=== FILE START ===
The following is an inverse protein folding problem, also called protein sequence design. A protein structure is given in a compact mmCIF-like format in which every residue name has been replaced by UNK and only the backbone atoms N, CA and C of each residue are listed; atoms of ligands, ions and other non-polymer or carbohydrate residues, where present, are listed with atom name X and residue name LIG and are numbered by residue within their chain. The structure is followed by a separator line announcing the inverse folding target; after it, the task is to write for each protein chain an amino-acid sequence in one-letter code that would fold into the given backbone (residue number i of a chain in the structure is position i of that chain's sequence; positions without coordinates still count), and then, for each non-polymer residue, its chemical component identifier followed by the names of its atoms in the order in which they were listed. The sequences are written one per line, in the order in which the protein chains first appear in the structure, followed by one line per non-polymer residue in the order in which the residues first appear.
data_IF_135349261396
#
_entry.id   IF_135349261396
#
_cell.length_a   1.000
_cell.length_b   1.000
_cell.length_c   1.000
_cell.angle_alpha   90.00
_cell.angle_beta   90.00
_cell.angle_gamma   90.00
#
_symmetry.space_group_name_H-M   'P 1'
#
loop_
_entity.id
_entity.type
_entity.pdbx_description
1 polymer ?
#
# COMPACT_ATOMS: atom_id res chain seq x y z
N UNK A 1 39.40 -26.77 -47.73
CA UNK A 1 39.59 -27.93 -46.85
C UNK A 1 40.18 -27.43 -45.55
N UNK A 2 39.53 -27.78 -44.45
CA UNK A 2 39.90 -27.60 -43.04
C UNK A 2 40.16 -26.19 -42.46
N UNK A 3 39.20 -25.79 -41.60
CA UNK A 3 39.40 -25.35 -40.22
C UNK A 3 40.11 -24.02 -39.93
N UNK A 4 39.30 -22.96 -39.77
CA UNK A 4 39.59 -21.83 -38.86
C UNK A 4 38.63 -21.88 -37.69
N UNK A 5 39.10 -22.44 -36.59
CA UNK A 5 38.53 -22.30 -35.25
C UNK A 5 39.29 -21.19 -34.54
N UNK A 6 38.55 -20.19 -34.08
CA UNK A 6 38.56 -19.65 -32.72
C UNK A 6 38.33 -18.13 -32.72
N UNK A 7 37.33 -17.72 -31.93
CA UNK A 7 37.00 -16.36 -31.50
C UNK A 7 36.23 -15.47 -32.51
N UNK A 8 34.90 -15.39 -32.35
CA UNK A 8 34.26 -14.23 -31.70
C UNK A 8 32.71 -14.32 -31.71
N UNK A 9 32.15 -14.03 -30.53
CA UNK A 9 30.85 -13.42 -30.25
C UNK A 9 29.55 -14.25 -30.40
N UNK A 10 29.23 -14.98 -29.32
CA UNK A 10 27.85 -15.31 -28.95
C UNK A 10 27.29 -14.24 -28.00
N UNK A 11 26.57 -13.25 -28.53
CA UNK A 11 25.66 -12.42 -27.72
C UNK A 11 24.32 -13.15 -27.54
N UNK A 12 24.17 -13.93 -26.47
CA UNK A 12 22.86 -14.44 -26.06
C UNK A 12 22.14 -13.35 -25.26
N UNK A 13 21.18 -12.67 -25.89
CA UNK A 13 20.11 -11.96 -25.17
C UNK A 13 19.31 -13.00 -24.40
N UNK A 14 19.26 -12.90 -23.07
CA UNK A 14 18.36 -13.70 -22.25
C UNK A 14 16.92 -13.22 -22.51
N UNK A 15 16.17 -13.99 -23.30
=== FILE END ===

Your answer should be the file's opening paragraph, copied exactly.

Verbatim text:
The following is an inverse protein folding problem, also called protein sequence design. A protein structure is given in a compact mmCIF-like format in which every residue name has been replaced by UNK and only the backbone atoms N, CA and C of each residue are listed; atoms of ligands, ions and other non-polymer or carbohydrate residues, where present, are listed with atom name X and residue name LIG and are numbered by residue within their chain. The structure is followed by a separator line announcing the inverse folding target; after it, the task is to write for each protein chain an amino-acid sequence in one-letter code that would fold into the given backbone (residue number i of a chain in the structure is position i of that chain's sequence; positions without coordinates still count), and then, for each non-polymer residue, its chemical component identifier followed by the names of its atoms in the order in which they were listed. The sequences are written one per line, in the order in which the protein chains first appear in the structure, followed by one line per non-polymer residue in the order in which the residues first appear.